Cure (1997) 720p YIFY Movie

Cure (1997)

A frustrated detective deals with the case of several gruesome murders committed by people who have no recollection of what they've done.

IMDB: 7.44 Likes

  • Genre: Crime | Horror
  • Quality: 720p
  • Size: 956.15M
  • Resolution: 1280*800 / 23.976 fpsfps
  • Language: English
  • Run Time: 111
  • IMDB Rating: 7.4/10 
  • MPR: Normal
  • Peers/Seeds: 19 / 109

The Synopsis for Cure (1997) 720p

A wave of gruesome murders is sweeping Tokyo. The only connection is a bloody X carved into the neck of each of the victims. In each case, the murderer is found near the victim and remembers nothing of the crime. Detective Takabe and psychologist Sakuma are called in to figure out the connection, but their investigation goes nowhere. An odd young man is arrested near the scene of the latest murder, who has a strange effect on everyone who comes into contact with him. Detective Takabe starts a series of interrogations to determine the man's connection with the killings.


The Director and Players for Cure (1997) 720p

[Director]Kiyoshi Kurosawa
[Role:]Tsuyoshi Ujiki
[Role:]Masato Hagiwara
[Role:]K?ji Yakusho


The Reviews for Cure (1997) 720p


be prepared for moreReviewed byjinkbltVote: 10/10

Kurosawa has created a masterpiece here. This film is more than a horror thriller. It's a look at our modern society, and plays upon our innate fear that there is a monster hidden inside of us - even worse, we cannot control it.

It begins as a typical detective story, film noirish in its execution, and like typical film noir, the detective finds more to the story than originally anticipated. But this film, just like its storyline, begins to transcend the genre it purports to be a part of midway through.

More and more, we realize that it is telling the story of people today, boxed in, with our darkest desires oppressed. This theme of containment is heavy throughout, if one pays enough attention. For example, the usage of water as a symbol for the subconscious is useful for understanding many key parts of the film.

Everything is superbly framed and shot, with more than a few very long shots (a testament to the high caliber of the cast). Sound and music are used sparingly but effectively.

This film may not be very accessible to those who are only familiar with Hollywood-style film-making due to its slower pace and subtle conveyance.

unsettlingReviewed bysuperfly-13Vote: 7/10

In the wake of the sarin-gas attack mounted by the Aum Shinrikyo cult on the Tokyo subway system in 1995, horror films enjoyed a sudden spurt of popularity in Japan. Many of the films focus on hypnosis or media-induced violence, the fragile normalcy of modern life, and grisly deeds committed by seemingly ordinary citizens. This unnerving 1997 thriller, which seems like a direct response to the Aum Shinrikyo incident, offers a glimpse of how our own national cinema may absorb the blow of the Sept. 11 terrorist attacks. A rash of senseless murders wracks Tokyo; the victims have deep X-shaped gashes across their throats, and the killers (often their loved ones) are found in a daze. The only connection appears to be a mysterious drifter (Masato Hagiwara) who gets into random strangers' heads with a single, oft-repeated question: "Who are you?" What makes this subtle, quiet shocker so unsettling is the idea that everyone has secret resentments that render him or her hypnotically pliable--that everyone harbors some glimmer of murderous rage that can be exploited, whether by a drifter or by religious extremists. The writer-director, Kiyoshi Kurosawa, a prolific Japanese filmmaker who's developing a large cult following here, heightens the unease with buzzing soundtrack noise and eerie long takes that leave us consistently unprepared for the violence to come. And the last sequence will leave people arguing--it requires close attention, culminating in an ending even more disturbing in its implications than the conclusion of SEVEN.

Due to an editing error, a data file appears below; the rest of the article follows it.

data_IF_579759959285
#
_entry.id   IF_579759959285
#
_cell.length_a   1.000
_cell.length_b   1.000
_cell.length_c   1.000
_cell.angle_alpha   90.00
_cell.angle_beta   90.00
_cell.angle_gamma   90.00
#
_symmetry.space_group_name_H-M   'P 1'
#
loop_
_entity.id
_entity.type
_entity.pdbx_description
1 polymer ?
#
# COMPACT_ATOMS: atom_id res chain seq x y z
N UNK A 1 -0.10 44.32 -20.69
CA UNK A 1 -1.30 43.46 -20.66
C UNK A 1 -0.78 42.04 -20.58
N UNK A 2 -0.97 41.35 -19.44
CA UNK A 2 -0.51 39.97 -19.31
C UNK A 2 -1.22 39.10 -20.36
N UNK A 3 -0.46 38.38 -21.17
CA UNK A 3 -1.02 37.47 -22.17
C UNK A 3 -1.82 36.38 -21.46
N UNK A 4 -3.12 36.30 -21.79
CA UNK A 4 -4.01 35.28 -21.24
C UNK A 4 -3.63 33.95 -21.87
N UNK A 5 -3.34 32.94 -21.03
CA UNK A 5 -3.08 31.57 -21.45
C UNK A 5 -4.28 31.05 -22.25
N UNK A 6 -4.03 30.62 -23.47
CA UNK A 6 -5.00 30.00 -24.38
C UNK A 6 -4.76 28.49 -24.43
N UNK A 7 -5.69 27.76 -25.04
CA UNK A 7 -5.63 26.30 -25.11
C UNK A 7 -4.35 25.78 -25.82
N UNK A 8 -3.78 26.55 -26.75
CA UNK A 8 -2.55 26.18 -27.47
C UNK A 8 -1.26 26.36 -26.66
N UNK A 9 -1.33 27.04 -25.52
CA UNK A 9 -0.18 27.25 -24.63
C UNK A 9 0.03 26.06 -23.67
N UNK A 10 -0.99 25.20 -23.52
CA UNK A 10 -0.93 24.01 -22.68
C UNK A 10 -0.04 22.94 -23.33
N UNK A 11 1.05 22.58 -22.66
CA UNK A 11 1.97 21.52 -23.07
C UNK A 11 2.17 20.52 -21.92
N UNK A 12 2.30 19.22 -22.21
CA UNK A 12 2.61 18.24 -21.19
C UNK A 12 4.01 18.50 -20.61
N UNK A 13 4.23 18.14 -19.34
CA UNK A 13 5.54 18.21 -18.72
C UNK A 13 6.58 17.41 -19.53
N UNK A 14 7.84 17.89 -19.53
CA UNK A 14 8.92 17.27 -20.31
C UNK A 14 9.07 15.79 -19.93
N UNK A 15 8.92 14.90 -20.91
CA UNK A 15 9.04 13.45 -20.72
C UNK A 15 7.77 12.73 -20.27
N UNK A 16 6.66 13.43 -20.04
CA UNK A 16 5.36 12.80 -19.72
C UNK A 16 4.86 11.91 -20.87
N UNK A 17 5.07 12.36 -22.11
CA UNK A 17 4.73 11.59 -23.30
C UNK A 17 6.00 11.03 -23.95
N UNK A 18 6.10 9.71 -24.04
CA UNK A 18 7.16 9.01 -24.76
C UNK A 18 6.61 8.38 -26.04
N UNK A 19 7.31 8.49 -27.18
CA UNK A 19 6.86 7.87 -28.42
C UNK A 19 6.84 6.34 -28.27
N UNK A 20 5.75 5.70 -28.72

A modern masterpieceReviewed byLawrenceVote: 9/10

The serial killer movie has by now been done to death (so to speak), so it's especially rewarding to see this assured film that takes a truly ingenious approach. Kurosawa's protagonist is a seemingly dazed young man who, in spite of his aimless demeanor, is a master hypnotist. To reveal any more of what happens would be to give a bit too much away.

The subtlety and fluidity of this film is remarkable. The main character can be charming and simultaneously irritating when he speaks. He turns his speaking partner's question back on the speaker; he answers with vague phrases that nevertheless, over the course of the film, gradually bring out the complexity of his psyche. Pitting him against a cop whose wife seems to suffer from something like the hypnotist's 'brand' of mental wanderings underlines the thematic context of the film: what we know is almost certainly only what we think we know. And what we think we know is almost certainly based on someone else's 'knowledge', derived the same as ours.

That knowledge is a collective phenomenon, a shared and critical feature of the 'hive' is not a novel concept in film. But its presentation here is bold and original. To link that idea with a person who destroys life is a master stroke; it says that what we know vanishes in a suddenly extinguished flame, or a tiny stream of water that appears, runs, and then is seen no more.

This is a film that should definitely be added to the great films of the 90s. Since it was not released in the U.S. until 2001, I vote for it being one of the great films of that year here.

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